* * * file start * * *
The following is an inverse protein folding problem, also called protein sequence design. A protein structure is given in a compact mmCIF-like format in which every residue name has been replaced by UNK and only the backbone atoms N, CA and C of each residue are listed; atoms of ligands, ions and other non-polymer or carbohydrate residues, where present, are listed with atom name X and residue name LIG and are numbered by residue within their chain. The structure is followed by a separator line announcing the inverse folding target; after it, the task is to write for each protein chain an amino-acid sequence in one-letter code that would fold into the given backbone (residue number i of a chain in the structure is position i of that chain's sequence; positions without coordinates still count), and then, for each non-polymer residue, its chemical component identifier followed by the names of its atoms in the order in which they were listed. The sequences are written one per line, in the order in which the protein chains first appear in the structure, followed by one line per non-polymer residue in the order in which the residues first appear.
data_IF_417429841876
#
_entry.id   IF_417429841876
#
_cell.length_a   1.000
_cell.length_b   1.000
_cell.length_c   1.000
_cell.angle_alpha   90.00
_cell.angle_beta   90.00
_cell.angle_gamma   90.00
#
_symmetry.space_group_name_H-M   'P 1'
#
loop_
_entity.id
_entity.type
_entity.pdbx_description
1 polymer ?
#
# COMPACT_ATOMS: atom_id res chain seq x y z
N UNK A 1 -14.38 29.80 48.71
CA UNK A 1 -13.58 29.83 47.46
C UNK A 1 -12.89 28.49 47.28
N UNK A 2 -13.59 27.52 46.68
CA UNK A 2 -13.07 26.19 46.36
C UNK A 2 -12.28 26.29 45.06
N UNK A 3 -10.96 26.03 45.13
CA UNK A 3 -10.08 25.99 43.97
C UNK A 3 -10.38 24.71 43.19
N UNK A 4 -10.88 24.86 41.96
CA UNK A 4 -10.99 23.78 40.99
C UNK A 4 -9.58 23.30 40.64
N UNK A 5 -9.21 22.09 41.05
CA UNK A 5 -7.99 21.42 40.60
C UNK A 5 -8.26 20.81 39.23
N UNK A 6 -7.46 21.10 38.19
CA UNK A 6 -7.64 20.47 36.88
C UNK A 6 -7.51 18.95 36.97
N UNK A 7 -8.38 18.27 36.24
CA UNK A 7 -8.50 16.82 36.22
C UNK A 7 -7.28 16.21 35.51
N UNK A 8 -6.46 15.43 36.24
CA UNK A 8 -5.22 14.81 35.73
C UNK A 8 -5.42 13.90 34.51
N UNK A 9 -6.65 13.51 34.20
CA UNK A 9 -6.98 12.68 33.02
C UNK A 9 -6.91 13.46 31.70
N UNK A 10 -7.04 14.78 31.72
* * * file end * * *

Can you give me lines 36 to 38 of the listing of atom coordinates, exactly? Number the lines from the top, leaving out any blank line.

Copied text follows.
C UNK A 5 -8.26 20.81 39.23
N UNK A 6 -7.46 21.10 38.19
CA UNK A 6 -7.64 20.47 36.88